13. The valve of claim 7, wherein said valve is transitioned between its closed, locked position and its closed, unlocked position by rotating said valve stem no more than a quarter turn.
14. The valve of claim 8 further comprising:
a deflation position wherein said valve stem engages said valve body to prevent said valve from transitioning to its closed position while the gas in said inflatable, bag-like container is exiting said container through said valve.
15. The valve of claim 9, wherein said valve is transitions between its deflation position and its open position by rotating said valve stem no more than a quarter turn.
Description
CROSS-REFERENCE TO RELATED APPLICATIONS

This application is a continuation-in-part of U.S. patent application Ser. No. 11/202,512 that was filed on Aug. 12, 2005 now U.S. Pat. No. 7,273,065 and entitled “Inflation/Deflation Valve for Cargo Dunnage,” which is hereby incorporated by reference.

STATEMENT REGARDING FEDERALLY SPONSORED RESEARCH OR DEVELOPMENT

Not applicable

REFERENCE TO A “MICROFICHE APPENDIX”

Not applicable

BACKGROUND OF THE INVENTION

1. Field of the Invention

The present invention relates to inflatable dunnage air bags as are utilized in securing cargo and/or freight in a cargo hold, such as a truck, rail car, aircraft or ship and more particularly, to an inflation valve therefor.

2. General Background of the Invention

Inflatable air bags are utilized in the cargo transportation industry to secure a load against undue movement during the transportation phase. While cargo is generally loaded as snugly into a vehicle as possible, such as a cargo hold of a truck or rail car, it is frequently of sufficiently irregular shape or varied size, it is not otherwise possible to ensure a tight fit during the loading process

The transportation industry has adopted relatively large inflatable bags, often a plastic or rubber so as to be flexible and to readily conform to the irregular shapes of cargo loads. These bags are inserted into observable spaces in a load, and inflated with air to a pressure sufficient to keep the freight from shifting during the movement of transit, whether it be from swaying or being bounced vertically.

The dunnage bags are comprised of an inflatable bladder which is enclosed within an outer covering (also a bag) which protects the bladder from wear or puncture. The outer bags are frequently of fabric or paper. Bags may be of a variety of shapes and sizes, such that an appropriate shape or size may be fitted into the several voids that inevitably occur in a loaded container. Once fitted into the void, a bag/bladder is inflated with compressed air to a predetermined pressure level sufficient to prevent or retard the shifting or movement that otherwise occurs in travel.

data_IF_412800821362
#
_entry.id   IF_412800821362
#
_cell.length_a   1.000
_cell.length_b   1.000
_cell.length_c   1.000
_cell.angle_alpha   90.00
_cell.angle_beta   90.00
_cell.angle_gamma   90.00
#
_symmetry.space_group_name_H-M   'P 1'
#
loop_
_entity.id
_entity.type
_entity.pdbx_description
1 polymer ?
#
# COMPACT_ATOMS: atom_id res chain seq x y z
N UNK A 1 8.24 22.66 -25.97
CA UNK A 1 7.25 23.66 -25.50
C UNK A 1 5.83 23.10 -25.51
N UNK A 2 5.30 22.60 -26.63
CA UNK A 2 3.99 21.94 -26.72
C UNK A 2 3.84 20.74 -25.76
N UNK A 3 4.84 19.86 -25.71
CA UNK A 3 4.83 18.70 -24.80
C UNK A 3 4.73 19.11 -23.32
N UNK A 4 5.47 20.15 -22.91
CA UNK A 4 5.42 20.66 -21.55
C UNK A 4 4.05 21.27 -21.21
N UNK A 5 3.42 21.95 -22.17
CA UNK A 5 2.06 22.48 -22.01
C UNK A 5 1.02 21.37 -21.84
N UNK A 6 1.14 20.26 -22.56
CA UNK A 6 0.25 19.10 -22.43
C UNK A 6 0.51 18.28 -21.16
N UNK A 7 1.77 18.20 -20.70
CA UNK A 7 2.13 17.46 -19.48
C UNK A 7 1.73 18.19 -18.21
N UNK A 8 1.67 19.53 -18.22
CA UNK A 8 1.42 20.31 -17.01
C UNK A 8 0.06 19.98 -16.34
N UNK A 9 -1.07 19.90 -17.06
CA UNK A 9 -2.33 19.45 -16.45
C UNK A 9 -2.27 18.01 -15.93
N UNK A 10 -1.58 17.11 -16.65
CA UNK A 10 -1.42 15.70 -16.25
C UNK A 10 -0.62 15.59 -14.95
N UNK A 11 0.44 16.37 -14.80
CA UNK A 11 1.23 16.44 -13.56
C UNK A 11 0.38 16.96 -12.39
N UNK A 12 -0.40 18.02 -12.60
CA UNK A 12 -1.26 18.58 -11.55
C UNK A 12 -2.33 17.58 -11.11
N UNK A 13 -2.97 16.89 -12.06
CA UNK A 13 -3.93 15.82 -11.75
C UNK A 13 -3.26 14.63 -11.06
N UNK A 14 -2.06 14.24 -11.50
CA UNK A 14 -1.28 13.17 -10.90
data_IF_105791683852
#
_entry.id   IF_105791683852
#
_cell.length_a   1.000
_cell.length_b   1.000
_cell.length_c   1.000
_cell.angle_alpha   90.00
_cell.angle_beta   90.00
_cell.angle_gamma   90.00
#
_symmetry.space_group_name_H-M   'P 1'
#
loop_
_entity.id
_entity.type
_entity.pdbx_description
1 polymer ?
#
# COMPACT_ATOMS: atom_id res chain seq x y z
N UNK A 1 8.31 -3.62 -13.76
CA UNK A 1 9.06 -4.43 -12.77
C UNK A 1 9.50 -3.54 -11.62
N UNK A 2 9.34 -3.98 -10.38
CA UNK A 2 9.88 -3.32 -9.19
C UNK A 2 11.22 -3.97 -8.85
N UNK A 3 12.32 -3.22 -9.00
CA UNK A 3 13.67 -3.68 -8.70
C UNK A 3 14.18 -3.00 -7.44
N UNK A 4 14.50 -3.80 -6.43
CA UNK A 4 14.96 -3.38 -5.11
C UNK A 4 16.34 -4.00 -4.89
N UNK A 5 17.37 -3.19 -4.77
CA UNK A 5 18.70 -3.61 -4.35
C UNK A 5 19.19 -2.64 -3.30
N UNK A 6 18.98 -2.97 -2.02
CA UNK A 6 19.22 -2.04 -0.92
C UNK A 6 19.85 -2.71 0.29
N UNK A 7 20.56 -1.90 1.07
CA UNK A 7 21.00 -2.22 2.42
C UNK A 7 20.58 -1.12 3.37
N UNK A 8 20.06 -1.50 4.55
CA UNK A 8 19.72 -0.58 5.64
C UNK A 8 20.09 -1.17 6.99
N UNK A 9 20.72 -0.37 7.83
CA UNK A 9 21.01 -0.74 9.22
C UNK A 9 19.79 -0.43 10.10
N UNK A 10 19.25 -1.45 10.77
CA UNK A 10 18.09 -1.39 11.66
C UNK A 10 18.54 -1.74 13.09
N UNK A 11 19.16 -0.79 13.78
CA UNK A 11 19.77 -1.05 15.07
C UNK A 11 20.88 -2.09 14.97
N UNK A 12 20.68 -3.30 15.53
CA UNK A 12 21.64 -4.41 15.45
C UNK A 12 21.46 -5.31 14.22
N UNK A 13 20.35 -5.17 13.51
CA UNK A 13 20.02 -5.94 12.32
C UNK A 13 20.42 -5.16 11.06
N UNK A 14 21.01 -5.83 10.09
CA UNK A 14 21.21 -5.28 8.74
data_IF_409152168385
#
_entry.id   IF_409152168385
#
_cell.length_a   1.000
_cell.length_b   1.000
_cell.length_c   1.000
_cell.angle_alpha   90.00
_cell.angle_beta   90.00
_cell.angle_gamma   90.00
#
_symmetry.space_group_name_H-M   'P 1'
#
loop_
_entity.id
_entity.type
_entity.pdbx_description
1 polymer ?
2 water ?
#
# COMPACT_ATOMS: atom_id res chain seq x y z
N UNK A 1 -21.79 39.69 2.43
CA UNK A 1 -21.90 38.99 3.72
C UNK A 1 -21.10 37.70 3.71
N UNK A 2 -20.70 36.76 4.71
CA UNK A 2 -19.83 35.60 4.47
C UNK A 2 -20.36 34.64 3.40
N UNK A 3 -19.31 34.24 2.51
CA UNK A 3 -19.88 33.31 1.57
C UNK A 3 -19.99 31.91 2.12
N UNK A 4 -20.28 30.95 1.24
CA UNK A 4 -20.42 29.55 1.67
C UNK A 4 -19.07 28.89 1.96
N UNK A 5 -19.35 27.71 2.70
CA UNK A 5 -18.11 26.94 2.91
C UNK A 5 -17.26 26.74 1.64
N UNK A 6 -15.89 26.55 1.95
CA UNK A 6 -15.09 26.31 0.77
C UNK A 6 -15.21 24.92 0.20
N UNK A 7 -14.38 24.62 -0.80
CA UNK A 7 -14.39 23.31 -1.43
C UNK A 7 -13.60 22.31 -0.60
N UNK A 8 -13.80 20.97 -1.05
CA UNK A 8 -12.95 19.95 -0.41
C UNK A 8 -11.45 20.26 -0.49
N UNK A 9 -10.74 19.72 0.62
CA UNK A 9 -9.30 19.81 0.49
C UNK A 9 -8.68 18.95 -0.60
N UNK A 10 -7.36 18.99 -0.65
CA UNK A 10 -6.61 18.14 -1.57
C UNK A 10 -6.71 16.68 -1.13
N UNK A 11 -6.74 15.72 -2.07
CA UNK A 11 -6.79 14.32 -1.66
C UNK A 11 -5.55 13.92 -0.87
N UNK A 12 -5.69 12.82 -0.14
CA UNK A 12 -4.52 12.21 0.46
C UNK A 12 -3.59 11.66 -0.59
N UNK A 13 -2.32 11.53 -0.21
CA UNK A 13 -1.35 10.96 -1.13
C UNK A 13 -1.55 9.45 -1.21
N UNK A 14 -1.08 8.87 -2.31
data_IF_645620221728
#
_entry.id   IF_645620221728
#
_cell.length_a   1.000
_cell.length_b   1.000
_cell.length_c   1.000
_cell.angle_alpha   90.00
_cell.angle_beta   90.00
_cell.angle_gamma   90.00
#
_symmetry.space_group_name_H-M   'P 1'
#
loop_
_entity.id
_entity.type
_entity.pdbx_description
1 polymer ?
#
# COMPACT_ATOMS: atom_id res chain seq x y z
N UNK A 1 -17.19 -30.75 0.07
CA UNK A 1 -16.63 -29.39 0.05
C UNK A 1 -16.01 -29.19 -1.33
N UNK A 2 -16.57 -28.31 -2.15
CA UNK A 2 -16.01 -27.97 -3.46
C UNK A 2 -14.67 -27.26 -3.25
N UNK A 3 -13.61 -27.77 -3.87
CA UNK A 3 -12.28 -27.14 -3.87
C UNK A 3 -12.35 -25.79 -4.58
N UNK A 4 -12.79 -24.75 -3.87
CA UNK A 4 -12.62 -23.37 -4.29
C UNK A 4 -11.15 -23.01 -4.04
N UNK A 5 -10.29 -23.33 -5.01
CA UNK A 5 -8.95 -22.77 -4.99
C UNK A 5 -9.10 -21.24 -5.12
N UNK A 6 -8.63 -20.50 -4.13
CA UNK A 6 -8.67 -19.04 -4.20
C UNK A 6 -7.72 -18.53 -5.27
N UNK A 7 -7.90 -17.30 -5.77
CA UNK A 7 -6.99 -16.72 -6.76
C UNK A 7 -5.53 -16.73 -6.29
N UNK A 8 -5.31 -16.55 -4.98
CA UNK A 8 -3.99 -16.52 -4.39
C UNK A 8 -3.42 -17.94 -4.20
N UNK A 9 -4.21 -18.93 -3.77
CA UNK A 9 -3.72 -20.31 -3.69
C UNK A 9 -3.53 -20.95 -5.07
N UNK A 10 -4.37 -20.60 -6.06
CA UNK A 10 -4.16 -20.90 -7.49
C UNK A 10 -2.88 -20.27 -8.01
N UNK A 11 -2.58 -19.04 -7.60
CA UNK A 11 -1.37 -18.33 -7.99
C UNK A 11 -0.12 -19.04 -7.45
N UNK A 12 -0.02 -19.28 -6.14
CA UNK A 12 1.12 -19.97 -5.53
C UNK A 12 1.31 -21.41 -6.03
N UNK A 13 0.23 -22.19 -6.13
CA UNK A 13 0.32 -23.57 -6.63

One critical part of the dunnage bag is the valve which enables the rapid, facile inflation and deflation required in the loading and emptying of the container. Conventional construction includes the valve (a thermoplastic material) “welded” to the bladder so as to ensure a secure seal to retain the desired air pressure. The valve includes a generally tubular body portion which defines a conduit for the entry and exhaust of the pressurized air into and out of the bag. Within this tubular body is mounted a valve member which seats on a cooperating seal, usually a ring, the combination of which provides a tight joinder, particularly for the pressurized situation, to retain the pressurized air in the bag providing the desired load security against movement, and shifting. Many conventional valves are spring loaded to the closed position to facilitate the seal of the charged air, allowing also the manual depression against the spring to open the valve for natural deflation. Another common construction incorporates a hinged valve member that securely seats to form a seal. A number of patents are illustrative of the state of the art.

U.S. Pat. No. 4,579,141 Arf illustrates a valve for filling and discharging inflatable hollow bodies, in this instance a dinghy. The valve is self closing, as is conventional of valves for dunnage bags. The valve plate is spring loaded, to the closed position by radial leaves which cause the valve plate to bear on a sealing ring, when the valve is in the inactivated state.

U.S. Pat. No. 5,651,403 to Andersen shows a valve for sack, such as a dunnage bag, to be filled with pressurized air through a nozzle to the valve. The valve is hinged and opens the filling nozzle in relation to the sealing flange.

U.S. Pat. No. 6,823,905 to Smith, et al shows an alternative inflation valve for a dunnage bag having a flapper valve member which is affixed on a chordal segment of the circular valve opening. Opposite end portions of the fixation bar project radially inwardly toward each other so as to define detents for maintaining the valve in the open position.

SUMMARY OF THE INVENTION

The present invention is directed to a novel valve for a dunnage bag which provides improved functionality by having a piston-like operational structure for the valve diaphragm and shaft enabling secure filling and sealing of the bag against air leakage, yet simple release of the valve diaphragm for facile, rapid emptying of the bag facilitating the removal of the bag when unloading cargo. In an alternative embodiment, the present invention utilizes a valve stem that can be moved axially and rotationally relative to the valve body to provide improved functionality enabling secure filling and sealing of the bag against air leakage, yet simple release of the valve diaphragm for facile, rapid emptying of the bag facilitating the removal of the bag when unloading cargo.

Among the further objects of the present invention are the providing of a dunnage bag valve assembly which overcomes the operational drawbacks of many prior art inflation valves.

A further object of the present invention is to provide an improved valve assembly which includes a minimized number of operational parts so as to lessen the likelihood of malfunction.

A still further object of the present invention is to provide an improved valve assembly for a dunnage bag that may be manually moved to an open condition, in which condition the valve diaphragm is retained open for rapid, complete emptying of the bag of air.

BRIEF DESCRIPTION OF THE DRAWINGS